***Where To Stay***
We stayed in the Dupont Circle area at a hotel called The Normandy, which offered excellent value for money and is in great location. If you are staying in Washington DC, bear in mind when you are booking that it is MUCH cheaper to stay at the weekend when all the politicians have left town. A lot of hotels have special offers and packages on at the weekend so you can get a good deal. If not, do have a look at the Normandy because it is a lovely hotel in a quiet area of the city but within a thirty minute walk of the White House and all of the main attractions. There is a subway station about a ten minute walk awa and no end of eateries and restaurants very close by. The standard of the hotel is excellent as is the service, and it was considerably cheaper than others in the city.
One of the biggest draws to the city outside of the White house are the many monuments that dot the place and you should make a big effort to see as many of them as you can because they are varied and interesting. Depending on what interests you, there are many, many different statues and buildings that you can visit and all of them are fascinating.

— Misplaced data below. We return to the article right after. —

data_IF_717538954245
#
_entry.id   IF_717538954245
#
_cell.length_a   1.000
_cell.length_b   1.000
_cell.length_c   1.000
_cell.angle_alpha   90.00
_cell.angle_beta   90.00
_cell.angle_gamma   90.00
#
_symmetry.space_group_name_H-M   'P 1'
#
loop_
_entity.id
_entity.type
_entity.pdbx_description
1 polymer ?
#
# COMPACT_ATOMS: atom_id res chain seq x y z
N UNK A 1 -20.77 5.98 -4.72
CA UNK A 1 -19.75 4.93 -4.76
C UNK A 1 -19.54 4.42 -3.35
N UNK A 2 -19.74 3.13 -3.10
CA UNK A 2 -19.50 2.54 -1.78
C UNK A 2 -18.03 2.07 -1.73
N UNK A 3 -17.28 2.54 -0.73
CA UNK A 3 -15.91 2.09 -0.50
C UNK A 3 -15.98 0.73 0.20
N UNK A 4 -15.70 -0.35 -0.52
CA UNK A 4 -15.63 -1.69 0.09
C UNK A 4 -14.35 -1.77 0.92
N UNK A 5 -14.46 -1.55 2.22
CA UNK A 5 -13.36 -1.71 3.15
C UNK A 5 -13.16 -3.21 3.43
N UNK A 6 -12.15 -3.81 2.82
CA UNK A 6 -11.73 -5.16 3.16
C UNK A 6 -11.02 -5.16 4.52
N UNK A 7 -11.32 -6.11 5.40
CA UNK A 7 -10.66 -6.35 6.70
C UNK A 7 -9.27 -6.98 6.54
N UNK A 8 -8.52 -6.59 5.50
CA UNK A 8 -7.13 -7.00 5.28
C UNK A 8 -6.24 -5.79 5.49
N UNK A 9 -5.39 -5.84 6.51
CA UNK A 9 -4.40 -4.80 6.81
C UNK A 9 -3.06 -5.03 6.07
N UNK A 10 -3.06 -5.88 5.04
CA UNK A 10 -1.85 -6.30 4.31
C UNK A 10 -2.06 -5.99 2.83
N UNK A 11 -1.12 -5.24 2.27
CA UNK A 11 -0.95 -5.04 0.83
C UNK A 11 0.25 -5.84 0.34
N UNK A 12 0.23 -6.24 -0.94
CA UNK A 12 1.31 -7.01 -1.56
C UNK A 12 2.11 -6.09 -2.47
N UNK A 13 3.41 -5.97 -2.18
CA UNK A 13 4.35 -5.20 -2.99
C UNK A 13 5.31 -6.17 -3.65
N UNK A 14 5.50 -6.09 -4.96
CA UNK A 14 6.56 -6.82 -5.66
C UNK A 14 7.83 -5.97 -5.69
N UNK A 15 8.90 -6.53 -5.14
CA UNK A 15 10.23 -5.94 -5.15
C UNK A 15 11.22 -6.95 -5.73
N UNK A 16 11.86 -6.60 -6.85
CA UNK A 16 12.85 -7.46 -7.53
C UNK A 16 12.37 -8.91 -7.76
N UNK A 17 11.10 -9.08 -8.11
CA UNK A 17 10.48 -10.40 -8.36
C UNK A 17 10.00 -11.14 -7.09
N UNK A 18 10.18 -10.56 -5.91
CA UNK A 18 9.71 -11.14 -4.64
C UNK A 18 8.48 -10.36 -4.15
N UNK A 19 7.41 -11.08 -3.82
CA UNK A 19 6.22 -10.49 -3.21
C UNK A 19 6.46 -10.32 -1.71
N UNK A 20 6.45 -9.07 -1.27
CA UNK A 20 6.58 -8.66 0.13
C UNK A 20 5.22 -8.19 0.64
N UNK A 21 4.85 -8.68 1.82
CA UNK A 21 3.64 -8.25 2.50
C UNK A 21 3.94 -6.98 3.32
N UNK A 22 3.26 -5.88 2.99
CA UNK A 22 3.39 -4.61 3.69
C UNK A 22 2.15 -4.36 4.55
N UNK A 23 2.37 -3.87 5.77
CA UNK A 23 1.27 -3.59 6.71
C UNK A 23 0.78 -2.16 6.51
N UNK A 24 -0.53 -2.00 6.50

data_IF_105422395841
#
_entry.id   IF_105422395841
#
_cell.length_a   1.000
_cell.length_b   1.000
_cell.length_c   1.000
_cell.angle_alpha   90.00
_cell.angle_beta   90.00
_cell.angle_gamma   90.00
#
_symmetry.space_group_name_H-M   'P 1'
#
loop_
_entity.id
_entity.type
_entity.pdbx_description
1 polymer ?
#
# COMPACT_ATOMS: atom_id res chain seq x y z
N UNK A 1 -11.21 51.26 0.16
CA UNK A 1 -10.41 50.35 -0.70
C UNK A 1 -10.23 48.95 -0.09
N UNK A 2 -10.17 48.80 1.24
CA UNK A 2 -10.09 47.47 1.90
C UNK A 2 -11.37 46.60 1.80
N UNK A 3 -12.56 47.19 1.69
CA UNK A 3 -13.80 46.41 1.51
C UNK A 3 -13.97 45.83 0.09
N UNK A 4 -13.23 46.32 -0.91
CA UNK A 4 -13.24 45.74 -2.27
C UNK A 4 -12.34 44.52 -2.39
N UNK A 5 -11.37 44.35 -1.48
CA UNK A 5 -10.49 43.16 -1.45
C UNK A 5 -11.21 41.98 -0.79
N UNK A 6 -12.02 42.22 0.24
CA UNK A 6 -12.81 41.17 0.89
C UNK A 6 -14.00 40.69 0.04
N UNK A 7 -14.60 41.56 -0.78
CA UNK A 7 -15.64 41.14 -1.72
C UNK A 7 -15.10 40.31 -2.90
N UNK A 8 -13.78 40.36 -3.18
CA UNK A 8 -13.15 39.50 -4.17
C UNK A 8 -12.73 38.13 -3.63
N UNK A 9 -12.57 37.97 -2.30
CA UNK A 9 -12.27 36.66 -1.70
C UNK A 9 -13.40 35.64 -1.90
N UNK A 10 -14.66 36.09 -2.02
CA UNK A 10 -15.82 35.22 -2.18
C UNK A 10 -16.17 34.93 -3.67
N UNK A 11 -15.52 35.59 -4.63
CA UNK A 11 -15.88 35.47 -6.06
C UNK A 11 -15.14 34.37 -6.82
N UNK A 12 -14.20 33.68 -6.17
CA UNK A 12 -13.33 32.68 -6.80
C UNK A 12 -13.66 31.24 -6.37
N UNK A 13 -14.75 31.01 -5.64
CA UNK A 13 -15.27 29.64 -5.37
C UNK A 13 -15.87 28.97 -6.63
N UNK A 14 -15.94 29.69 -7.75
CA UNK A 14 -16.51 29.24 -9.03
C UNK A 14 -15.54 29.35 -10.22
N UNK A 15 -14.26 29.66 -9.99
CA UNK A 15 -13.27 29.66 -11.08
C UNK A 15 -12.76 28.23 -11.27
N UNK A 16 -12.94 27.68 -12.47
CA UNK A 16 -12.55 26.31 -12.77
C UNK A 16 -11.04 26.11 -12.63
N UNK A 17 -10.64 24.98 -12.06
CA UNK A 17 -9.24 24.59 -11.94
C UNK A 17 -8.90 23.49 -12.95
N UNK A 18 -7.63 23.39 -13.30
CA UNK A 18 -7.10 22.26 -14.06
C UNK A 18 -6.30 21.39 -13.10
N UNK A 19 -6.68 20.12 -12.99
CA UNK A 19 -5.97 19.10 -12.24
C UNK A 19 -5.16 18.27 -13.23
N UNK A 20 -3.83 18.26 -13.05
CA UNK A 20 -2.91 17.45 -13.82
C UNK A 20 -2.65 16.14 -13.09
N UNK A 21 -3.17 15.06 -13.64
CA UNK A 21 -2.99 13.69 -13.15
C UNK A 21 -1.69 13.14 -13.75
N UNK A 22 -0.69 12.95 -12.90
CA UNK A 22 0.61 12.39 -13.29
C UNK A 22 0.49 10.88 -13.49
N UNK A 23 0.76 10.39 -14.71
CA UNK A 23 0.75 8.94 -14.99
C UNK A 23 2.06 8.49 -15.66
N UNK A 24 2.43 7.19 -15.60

If you are interested visiting the war memorials, there are a few and they are all within walking distance of each other so it is easy to do. These were the ones that I found the most powerful and moving. I am an army baby so things like this do tend to pull at my heartstrings a bit more, but they are pretty good. The two world war memorials are grand and show just how much patriotism the Americans have and how proud they are of their war heroes. The Vietnam memorial is simply a list of names of those who suffered engraved into a wall. It is a very powerful reminder of just how much life is lost during wars, especially when you consider how small the writing is and how big the wall is. The Korean war memorial is different again and was the most interesting in my opinion. It is a garden that has statues of soldiers in it, presumably on one of their missions. It has an odd eerie calm to it which is quite something in the middle of such a huge and busy city.